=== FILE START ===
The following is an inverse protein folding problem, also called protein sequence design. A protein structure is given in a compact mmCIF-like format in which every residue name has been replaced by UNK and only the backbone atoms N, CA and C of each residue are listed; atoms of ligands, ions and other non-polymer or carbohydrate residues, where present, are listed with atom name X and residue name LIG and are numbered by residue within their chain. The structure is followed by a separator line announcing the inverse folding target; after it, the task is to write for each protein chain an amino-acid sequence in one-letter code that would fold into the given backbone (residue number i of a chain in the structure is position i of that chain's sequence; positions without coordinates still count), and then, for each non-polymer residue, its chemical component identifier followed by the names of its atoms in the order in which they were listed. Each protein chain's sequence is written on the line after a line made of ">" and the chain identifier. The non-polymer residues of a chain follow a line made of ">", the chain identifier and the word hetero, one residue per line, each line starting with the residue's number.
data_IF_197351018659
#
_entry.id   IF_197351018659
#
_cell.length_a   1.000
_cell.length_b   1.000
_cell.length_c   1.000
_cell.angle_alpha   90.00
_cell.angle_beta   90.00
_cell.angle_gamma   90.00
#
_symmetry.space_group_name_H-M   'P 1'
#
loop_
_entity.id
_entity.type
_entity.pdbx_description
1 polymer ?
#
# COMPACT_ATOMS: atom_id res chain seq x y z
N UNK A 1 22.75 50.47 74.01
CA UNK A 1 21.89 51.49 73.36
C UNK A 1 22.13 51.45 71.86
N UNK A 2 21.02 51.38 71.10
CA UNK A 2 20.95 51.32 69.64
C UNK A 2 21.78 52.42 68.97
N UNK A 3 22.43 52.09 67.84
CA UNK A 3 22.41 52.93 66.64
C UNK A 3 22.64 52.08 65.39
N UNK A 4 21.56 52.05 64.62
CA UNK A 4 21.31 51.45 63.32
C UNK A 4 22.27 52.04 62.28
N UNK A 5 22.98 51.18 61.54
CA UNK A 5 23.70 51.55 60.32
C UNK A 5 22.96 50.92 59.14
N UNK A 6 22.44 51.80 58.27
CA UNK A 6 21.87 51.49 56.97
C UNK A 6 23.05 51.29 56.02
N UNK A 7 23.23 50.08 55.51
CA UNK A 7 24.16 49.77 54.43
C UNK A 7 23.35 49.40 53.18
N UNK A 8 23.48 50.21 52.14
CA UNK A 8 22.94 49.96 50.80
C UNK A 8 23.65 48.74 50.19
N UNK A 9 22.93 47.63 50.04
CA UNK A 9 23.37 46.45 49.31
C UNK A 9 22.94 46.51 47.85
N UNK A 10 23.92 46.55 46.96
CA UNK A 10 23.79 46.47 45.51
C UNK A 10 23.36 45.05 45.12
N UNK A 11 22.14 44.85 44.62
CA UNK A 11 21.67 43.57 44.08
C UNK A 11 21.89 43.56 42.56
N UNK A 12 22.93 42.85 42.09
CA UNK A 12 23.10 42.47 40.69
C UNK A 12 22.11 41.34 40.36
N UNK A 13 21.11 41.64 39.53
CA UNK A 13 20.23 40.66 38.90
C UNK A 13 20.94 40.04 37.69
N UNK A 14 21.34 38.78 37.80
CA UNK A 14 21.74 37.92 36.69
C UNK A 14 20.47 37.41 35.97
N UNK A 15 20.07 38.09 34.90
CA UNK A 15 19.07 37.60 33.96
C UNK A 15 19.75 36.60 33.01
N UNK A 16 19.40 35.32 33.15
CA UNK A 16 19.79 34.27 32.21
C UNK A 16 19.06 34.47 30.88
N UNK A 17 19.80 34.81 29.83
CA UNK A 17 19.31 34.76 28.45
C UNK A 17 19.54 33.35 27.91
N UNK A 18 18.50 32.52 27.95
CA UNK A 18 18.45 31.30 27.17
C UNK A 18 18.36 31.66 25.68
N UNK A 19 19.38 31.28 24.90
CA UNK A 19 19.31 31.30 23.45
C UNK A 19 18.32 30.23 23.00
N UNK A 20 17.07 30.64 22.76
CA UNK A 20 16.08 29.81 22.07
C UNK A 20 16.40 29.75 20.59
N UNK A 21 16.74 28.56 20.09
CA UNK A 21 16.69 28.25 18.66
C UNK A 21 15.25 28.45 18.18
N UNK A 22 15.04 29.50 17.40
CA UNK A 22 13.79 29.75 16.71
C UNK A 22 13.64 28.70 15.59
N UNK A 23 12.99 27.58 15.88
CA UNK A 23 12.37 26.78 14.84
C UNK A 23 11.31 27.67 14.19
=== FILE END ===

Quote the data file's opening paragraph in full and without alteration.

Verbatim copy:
The following is an inverse protein folding problem, also called protein sequence design. A protein structure is given in a compact mmCIF-like format in which every residue name has been replaced by UNK and only the backbone atoms N, CA and C of each residue are listed; atoms of ligands, ions and other non-polymer or carbohydrate residues, where present, are listed with atom name X and residue name LIG and are numbered by residue within their chain. The structure is followed by a separator line announcing the inverse folding target; after it, the task is to write for each protein chain an amino-acid sequence in one-letter code that would fold into the given backbone (residue number i of a chain in the structure is position i of that chain's sequence; positions without coordinates still count), and then, for each non-polymer residue, its chemical component identifier followed by the names of its atoms in the order in which they were listed. Each protein chain's sequence is written on the line after a line made of ">" and the chain identifier. The non-polymer residues of a chain follow a line made of ">", the chain identifier and the word hetero, one residue per line, each line starting with the residue's number.